The Fourth Estate (novel)
First edition (UK)
|LC Class||PR6051.R285 F68 1996|
The Fourth Estate is a 1996 novel by Jeffrey Archer. It chronicles the lives of two media barons, Richard Armstrong and Keith Townsend, from their starkly contrasting childhoods to their ultimate battle to build the world's biggest media empire. The book is based on two real life media barons – Robert Maxwell and Rupert Murdoch, who fought to control the newspaper market in Britain. (Murdoch had bought The Sun and News of the World and later Times Newspapers Ltd and Maxwell bought the Daily Mirror and the other newspapers in its group.).
The concept of the fourth estate is in essence the press as a watchdog on other powerful institutions or "estates", the original three estates in England and later the United Kingdom being the Lords Spiritual (of the Church of England), the Lords Temporal, and the commons. The fourth estate is charged with keeping an honest watch on activities of the other states and itself. These duties would help democratic societies function properly, openly, and honestly. Debate still flourishes as to whether or not this ever operated (or operates) as it was intended.
It also shows a battle between two strong characters from differing backgrounds, who are willing to take endless risks.
Lubji Hoch, the son of an illiterate Czech Jewish peasant, escapes the Nazis, changes his name to Richard Armstrong, and becomes a decorated British Army officer. After the war he is posted to Berlin as head of press relations in the British sector. He appropriates a floundering newspaper, his entrée to the business of publishing. On his return to the UK, he builds a publishing empire.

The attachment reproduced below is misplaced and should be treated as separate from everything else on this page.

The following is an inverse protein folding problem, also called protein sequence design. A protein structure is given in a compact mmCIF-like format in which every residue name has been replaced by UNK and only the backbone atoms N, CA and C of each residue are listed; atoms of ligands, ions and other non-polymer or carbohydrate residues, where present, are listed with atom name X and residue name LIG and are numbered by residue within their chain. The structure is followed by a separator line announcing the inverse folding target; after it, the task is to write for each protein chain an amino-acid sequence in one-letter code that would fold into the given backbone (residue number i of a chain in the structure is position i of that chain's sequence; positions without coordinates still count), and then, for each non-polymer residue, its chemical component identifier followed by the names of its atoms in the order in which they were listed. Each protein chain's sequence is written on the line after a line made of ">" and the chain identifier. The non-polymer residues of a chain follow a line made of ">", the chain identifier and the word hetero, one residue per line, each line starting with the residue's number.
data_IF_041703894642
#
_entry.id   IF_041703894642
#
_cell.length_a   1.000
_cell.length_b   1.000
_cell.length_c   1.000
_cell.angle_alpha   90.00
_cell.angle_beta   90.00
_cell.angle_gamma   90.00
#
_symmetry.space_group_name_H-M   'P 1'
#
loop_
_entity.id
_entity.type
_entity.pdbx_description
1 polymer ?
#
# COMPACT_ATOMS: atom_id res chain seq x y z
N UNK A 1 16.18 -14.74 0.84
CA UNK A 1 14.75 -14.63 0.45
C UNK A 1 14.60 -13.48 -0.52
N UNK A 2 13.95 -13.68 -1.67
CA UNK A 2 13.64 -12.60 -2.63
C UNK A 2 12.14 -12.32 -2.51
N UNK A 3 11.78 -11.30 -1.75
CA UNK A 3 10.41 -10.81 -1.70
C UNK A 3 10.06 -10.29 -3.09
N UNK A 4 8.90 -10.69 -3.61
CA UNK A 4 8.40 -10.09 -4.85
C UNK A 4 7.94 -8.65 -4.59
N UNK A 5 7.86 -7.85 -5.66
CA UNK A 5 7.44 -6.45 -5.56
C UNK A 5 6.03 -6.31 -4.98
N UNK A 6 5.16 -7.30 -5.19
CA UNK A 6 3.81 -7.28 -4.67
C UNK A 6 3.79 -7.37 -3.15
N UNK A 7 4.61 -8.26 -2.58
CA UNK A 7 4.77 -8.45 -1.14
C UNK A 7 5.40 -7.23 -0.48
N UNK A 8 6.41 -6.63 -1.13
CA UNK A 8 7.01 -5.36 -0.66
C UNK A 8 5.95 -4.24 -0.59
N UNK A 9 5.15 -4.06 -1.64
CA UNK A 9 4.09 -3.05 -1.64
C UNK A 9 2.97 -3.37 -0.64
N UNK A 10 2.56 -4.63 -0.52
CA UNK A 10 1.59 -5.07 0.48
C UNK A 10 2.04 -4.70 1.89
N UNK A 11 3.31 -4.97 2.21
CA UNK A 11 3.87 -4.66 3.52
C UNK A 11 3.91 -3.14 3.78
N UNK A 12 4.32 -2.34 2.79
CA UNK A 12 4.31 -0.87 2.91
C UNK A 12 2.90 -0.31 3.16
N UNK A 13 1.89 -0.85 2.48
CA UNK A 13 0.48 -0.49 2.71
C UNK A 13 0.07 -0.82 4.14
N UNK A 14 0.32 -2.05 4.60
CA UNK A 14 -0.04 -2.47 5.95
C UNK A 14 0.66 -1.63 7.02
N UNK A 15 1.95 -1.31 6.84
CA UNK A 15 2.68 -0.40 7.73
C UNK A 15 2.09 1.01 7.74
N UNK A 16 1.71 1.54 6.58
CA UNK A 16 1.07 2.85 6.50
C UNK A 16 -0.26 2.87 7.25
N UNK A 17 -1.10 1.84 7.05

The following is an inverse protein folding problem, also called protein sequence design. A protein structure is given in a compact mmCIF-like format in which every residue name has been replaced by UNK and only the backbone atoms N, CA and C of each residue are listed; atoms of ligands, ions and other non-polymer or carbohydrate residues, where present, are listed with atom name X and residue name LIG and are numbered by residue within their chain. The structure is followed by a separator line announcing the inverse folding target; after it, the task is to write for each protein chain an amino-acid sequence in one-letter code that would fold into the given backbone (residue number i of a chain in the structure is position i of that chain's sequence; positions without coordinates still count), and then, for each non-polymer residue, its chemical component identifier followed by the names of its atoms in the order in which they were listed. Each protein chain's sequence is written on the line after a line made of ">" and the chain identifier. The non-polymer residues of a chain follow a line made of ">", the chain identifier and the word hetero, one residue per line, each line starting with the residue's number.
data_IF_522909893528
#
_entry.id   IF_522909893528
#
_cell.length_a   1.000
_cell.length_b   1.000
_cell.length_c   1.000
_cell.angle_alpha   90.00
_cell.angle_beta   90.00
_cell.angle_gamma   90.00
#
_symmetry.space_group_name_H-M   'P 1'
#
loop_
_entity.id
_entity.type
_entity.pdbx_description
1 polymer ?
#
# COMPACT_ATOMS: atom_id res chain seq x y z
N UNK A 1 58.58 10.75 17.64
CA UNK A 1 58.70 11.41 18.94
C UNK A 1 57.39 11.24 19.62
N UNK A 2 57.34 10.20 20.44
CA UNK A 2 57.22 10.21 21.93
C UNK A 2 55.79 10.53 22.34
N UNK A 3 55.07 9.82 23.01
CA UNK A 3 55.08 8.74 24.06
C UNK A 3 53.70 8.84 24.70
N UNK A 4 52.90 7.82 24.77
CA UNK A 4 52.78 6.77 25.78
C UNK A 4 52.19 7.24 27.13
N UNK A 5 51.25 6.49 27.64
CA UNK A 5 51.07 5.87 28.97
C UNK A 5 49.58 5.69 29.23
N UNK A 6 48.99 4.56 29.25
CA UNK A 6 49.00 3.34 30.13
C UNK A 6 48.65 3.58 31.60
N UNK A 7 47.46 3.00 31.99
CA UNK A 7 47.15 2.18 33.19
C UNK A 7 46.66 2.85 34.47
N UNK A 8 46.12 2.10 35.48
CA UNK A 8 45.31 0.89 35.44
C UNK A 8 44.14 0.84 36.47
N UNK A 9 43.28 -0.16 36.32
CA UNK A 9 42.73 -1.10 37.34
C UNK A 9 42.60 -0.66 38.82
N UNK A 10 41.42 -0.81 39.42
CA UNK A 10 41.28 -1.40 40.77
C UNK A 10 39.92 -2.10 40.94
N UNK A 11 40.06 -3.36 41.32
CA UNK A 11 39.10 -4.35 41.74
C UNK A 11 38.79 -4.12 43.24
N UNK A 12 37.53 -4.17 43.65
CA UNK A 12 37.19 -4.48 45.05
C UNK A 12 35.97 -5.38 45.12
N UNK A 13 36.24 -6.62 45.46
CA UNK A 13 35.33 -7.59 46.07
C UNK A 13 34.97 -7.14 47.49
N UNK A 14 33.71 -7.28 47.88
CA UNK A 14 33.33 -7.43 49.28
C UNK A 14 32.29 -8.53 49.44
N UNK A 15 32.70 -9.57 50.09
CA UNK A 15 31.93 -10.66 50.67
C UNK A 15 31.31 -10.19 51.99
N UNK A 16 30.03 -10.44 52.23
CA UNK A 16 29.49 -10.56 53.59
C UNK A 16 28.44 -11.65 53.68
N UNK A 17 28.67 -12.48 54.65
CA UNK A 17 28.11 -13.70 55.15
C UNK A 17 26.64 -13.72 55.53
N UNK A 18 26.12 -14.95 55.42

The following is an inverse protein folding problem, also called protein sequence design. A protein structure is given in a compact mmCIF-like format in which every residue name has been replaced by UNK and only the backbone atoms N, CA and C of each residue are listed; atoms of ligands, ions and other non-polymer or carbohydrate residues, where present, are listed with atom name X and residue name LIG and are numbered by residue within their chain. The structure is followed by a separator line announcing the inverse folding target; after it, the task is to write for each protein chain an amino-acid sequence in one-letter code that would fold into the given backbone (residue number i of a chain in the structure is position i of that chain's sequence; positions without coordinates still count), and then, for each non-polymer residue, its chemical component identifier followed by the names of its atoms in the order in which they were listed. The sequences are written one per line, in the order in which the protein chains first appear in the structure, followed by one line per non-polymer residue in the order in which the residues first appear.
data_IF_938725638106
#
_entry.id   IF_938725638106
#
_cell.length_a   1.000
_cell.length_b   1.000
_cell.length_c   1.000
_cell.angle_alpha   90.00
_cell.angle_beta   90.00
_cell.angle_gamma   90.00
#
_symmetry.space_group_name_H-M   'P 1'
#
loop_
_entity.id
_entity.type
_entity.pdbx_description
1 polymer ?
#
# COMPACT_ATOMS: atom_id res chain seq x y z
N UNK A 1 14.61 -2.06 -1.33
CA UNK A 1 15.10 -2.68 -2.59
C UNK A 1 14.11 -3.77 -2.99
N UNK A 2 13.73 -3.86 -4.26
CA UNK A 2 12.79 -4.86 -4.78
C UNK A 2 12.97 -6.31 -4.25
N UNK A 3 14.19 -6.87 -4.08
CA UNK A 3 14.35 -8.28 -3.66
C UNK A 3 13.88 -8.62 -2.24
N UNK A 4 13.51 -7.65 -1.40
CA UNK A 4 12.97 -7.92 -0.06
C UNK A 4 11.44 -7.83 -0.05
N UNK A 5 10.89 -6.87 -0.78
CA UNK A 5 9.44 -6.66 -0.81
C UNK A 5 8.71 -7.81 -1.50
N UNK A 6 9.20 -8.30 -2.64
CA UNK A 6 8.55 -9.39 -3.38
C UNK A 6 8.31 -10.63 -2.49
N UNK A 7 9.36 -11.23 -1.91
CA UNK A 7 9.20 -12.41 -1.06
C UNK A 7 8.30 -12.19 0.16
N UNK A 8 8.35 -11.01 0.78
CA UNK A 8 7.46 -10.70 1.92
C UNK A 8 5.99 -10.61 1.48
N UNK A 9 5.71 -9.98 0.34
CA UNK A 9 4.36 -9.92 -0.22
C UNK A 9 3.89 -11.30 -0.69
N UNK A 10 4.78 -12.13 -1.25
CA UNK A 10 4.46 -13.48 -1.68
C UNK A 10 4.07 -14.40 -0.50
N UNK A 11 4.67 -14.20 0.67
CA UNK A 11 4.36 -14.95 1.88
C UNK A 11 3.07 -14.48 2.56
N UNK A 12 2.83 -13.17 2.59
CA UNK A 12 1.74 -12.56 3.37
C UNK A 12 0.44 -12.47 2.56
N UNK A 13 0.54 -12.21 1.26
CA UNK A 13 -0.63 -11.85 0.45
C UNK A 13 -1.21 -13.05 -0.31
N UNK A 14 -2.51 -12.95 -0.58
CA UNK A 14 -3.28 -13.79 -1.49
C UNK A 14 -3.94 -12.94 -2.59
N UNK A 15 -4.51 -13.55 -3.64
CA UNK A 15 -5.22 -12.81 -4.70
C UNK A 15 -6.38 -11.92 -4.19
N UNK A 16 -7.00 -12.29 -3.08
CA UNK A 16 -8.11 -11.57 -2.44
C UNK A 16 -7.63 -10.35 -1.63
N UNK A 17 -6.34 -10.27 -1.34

On the other side of the world, in Australia, Keith Townsend, son of a millionaire newspaper owner, is groomed to follow in his father's footsteps. Private schools, an Oxford degree, and a position at a London newspaper prepare him to take over the family business. He quickly becomes the leading newspaper publisher in Australia.
As Armstrong and Townsend battle to seize control of existing publishers on the world stage, they become fierce competitors. Hubris and overreach finally lead to financial disaster and tragic consequences.
Sarah Lyall, in The New York Times, thought the work contained "leaden dialogue", but despite the "tantalizing echoes" of Armstrong and Townsend's real life models, the two men "seem about as vivid as bureaucrats in a wire-service story". Hugo Barnacle found evidence of a "dry sense of humour", but asserted that "Archer doesn't do insight or atmosphere, and gives the imagination very few cues."